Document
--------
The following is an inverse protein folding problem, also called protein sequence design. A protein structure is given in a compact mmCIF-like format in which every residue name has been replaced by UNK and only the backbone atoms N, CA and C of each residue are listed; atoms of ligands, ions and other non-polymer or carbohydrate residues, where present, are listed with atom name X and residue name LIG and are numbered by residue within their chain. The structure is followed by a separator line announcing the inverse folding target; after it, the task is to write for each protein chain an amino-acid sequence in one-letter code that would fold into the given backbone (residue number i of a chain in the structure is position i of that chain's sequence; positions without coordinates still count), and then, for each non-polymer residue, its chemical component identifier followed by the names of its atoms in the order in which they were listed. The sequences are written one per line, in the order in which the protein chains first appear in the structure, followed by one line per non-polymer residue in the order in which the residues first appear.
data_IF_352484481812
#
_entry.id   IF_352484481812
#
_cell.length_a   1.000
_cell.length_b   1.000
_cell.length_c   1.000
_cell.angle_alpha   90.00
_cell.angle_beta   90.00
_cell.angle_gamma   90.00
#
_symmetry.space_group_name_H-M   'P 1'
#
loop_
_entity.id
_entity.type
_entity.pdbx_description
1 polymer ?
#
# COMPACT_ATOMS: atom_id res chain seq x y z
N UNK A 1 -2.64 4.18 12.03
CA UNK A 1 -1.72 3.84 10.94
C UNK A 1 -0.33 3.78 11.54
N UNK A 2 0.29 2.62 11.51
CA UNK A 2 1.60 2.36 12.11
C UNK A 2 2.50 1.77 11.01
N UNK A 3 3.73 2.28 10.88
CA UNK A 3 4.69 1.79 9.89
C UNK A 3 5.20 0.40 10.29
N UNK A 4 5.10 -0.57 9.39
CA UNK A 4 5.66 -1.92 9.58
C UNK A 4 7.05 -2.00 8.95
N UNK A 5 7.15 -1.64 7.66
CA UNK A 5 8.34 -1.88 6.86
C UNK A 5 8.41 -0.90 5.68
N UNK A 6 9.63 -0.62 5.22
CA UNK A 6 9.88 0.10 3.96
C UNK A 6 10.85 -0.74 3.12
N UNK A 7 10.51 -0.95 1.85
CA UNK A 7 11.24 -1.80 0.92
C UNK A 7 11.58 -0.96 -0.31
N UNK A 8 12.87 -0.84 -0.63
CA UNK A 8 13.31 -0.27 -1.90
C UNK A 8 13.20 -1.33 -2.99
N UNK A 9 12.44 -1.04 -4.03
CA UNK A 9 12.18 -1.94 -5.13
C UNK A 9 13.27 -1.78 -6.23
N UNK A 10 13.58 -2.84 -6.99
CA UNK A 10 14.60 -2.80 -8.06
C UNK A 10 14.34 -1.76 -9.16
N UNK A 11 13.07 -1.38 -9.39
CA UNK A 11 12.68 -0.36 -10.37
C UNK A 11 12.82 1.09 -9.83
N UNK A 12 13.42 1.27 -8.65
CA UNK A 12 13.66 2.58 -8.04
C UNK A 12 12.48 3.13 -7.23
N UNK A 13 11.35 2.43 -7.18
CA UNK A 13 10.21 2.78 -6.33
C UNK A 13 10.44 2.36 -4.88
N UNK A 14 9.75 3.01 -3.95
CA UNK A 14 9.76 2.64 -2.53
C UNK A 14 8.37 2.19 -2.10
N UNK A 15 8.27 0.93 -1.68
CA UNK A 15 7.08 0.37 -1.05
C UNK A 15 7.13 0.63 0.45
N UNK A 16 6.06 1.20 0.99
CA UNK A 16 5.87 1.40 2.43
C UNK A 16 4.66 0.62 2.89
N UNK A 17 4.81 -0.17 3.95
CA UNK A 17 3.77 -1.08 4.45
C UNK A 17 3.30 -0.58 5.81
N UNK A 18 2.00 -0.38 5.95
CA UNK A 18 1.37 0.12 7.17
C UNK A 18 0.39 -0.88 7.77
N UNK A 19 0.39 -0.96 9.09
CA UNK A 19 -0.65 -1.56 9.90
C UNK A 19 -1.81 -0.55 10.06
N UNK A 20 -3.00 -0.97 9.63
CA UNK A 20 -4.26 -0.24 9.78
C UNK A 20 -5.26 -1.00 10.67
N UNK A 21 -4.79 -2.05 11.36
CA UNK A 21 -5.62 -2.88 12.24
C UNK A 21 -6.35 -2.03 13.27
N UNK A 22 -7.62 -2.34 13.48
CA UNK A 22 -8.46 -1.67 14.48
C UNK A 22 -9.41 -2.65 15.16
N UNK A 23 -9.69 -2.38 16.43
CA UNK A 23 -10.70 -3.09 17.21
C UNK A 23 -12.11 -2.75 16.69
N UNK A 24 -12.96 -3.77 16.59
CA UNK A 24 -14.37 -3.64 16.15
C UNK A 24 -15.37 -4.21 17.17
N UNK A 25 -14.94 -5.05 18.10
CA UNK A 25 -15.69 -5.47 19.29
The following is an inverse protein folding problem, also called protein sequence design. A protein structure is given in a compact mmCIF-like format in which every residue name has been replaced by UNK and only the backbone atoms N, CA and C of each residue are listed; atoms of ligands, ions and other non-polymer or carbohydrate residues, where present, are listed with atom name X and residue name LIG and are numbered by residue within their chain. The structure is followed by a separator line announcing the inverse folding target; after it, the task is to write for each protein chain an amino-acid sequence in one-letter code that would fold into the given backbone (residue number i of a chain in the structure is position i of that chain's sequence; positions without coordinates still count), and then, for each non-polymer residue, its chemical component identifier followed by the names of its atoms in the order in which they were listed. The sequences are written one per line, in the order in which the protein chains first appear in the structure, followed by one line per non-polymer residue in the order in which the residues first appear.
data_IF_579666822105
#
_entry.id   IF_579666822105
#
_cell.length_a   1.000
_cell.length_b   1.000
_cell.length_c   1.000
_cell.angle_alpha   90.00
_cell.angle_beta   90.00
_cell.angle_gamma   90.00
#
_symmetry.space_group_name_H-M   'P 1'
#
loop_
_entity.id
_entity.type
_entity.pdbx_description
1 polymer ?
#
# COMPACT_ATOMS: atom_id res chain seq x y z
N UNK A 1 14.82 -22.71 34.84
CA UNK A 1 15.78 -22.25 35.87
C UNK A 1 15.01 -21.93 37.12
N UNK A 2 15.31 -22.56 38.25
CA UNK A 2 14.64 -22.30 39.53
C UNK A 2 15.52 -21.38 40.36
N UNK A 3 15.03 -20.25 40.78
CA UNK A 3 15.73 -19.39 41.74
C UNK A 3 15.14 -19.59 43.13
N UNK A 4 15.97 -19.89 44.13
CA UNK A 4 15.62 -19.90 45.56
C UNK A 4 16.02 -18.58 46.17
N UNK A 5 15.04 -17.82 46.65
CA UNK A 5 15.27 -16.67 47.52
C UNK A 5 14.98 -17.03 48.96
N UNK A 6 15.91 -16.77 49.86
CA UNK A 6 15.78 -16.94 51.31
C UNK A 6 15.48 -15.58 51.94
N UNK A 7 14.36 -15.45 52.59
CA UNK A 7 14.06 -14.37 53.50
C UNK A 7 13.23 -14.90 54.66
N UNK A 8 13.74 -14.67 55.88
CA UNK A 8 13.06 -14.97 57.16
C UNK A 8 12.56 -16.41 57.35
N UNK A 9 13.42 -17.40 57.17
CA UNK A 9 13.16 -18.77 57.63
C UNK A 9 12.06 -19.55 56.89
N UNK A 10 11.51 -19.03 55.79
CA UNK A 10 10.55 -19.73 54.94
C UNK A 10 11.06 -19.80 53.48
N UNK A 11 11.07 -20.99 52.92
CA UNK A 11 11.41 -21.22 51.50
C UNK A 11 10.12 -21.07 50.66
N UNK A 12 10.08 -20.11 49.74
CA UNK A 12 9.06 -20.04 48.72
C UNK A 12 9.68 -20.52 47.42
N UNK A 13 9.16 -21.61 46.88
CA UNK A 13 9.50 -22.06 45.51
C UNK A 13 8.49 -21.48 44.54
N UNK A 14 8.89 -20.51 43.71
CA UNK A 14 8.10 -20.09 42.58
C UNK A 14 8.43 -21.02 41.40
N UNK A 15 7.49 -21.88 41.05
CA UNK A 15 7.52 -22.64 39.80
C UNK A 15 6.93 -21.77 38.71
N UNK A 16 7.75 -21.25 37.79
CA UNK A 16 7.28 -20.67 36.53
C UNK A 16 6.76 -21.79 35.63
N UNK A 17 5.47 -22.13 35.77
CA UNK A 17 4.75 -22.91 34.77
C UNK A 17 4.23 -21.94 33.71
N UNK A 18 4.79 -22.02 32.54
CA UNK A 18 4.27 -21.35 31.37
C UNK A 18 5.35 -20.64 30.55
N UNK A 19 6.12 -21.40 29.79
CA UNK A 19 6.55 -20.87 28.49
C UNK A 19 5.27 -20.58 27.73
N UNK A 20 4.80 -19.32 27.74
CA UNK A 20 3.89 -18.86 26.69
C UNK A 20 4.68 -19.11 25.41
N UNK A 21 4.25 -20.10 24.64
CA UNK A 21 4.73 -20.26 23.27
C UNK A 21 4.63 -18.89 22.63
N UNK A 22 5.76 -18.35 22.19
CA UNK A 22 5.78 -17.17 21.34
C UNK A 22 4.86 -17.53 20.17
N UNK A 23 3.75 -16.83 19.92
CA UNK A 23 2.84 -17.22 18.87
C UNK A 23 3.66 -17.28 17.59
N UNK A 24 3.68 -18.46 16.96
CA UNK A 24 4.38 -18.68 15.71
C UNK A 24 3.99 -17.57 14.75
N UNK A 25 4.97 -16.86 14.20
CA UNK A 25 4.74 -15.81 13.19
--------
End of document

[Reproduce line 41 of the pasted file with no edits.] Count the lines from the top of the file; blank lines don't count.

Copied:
CA UNK A 7 11.24 -1.80 0.92